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Showing posts from December, 2018

Tracking Budleigh's past at Fairlynch Museum

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Colin Yeats, left, and Leo Dolling with children from Budleigh’s St Peter’s School
Two former British Railways employees were kind enough to welcome nearly 30 children from St Peter’s CofE School during a visit to Fairlynch on 9 November 2017.







The KS 1 children, accompanied by teacher Elizabeth Stubbs and adult helpers, had been studying changes in transport as a class subject. The Museum's railway display in the Local History Room, with its many artefacts, saved when the branch line and station closed in 1967, proved to be an effective teaching aid for the children.





Naturally there was fun involved when they were allowed to wear the station master’s cap, and there was a rare chance for some to hold the ceremonial spade used by Lady Gertrude Rolle on 6 November 1895 to cut the first sod for the building of Budleigh Salterton Station. 










For Yettington’s Colin Yeats who had worked on the Budleigh branch line railway it was the second time that he had helped out in this way.  Another ex-r…

The Baptist Church in Budleigh Salterton 1843-2018

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Having written a history of Fairlynch in 2017 I naturally volunteered a year later to review a similar publication which tells the story of the Baptist Church in our town.
The subjects are alike in many ways: both museum and church are attractive 19th century local landmarks. Being listed buildings they both present expensive headaches of maintenance; as institutions serving the local community both have had their ups and downs over the years. Baptist minister Revd. Graham Wise’s account of the church and its people is an enjoyably readable paperback which is a valuable addition to Budleigh's local history studies.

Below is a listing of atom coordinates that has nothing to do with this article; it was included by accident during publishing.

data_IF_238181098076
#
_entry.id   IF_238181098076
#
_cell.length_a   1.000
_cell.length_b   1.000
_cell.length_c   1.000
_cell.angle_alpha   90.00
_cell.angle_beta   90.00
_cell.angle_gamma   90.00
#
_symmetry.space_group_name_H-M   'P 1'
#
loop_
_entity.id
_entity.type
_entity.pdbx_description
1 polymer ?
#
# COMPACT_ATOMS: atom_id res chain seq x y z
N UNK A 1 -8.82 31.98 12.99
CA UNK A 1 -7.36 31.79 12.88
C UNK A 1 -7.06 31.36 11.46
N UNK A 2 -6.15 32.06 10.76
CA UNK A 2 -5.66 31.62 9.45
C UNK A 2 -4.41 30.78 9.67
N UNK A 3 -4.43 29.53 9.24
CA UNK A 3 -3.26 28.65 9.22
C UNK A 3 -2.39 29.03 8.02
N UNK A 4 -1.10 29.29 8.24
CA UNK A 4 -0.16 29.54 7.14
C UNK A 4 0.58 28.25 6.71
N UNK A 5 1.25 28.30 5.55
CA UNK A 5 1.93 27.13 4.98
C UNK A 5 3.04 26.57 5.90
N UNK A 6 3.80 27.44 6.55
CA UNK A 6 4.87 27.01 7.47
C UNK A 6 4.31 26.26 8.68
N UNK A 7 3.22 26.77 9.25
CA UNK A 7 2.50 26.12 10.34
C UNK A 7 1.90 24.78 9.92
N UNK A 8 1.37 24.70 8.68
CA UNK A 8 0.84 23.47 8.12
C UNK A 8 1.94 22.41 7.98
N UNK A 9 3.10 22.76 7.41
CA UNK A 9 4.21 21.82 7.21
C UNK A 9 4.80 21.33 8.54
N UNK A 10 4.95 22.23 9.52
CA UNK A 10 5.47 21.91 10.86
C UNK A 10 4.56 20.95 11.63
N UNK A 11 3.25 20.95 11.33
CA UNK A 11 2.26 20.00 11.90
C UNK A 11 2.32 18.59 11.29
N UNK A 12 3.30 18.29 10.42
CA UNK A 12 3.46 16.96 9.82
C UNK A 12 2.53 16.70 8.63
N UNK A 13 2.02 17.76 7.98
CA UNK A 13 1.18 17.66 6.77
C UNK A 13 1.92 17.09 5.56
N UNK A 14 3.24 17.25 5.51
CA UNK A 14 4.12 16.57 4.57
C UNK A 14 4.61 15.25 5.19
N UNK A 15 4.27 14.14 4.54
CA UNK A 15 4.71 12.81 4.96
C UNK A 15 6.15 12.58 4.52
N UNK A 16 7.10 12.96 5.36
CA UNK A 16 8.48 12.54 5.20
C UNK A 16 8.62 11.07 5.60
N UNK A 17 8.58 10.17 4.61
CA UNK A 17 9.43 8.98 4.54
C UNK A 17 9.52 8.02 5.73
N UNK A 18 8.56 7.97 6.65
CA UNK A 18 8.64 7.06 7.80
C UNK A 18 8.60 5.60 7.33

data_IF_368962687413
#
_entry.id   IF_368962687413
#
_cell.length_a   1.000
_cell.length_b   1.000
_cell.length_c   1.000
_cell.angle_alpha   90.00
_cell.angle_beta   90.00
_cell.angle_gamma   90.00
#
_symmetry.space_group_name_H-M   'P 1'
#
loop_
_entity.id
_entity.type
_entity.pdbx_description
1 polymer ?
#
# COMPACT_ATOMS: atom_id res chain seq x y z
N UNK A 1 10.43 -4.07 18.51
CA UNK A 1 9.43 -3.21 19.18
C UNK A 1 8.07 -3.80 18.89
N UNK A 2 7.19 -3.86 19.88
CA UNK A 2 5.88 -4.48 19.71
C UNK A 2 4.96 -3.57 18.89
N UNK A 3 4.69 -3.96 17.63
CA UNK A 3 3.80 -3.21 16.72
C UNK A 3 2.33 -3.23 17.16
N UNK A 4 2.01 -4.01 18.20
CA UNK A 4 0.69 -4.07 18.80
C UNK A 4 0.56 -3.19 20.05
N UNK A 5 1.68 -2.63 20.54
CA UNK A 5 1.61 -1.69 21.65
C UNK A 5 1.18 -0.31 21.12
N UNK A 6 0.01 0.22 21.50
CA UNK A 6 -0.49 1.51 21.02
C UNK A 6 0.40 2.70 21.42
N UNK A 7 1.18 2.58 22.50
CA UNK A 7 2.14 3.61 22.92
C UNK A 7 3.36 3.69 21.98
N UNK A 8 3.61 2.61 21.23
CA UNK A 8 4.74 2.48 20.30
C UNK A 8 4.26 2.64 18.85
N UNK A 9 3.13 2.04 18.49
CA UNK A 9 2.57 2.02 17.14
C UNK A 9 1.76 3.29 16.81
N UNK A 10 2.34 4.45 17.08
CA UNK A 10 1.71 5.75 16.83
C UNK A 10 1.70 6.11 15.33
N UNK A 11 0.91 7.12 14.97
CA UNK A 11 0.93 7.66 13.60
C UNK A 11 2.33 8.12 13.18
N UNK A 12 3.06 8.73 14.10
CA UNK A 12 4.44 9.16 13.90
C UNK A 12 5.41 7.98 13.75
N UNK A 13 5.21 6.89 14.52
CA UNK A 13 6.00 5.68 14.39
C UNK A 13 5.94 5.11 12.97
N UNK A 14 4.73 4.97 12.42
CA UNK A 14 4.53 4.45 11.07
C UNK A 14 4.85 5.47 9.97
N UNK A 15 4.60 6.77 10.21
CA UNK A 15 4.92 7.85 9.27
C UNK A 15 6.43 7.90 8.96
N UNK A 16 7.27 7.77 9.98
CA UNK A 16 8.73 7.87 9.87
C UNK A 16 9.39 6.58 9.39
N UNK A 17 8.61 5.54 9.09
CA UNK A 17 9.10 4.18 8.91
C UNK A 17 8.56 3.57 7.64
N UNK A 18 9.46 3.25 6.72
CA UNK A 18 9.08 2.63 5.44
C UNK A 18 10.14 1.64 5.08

A history of the church was first published in 1983. This latest version provides an update for the 175th anniversary which it celebrated in 2018.





The original Temple Methodist Church, with Ash Villa (left) which was demolished to make room for the car parking area 
There have been Baptist Christians in Budleigh since the early 19th century, when they worshipped with Meth…

A limerick: Jack Rattenbury’s escape

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An East Devon smuggler called Jack
One evening came under attack.
But he proved himself wily
In behaving most slyly.
Of escaping he’d developed the knack.
©  Michael Downes 2014
This painting by  Peter Goodhall (b.1957) is part of Fairlynch Museum’s art collection. It is entitled‘A Revenue Cutter Apprehends the Smuggler Jack Rattenbury off Budleigh Salterton.’

A fuller commentary on the work will be published in due course.
© the artist  Photo credit: Fairlynch Museum

Another 50 years of Imperial's Budleigh shows?

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This year is the 50th anniversary of Imperial Productions performing shows in Budleigh Salterton.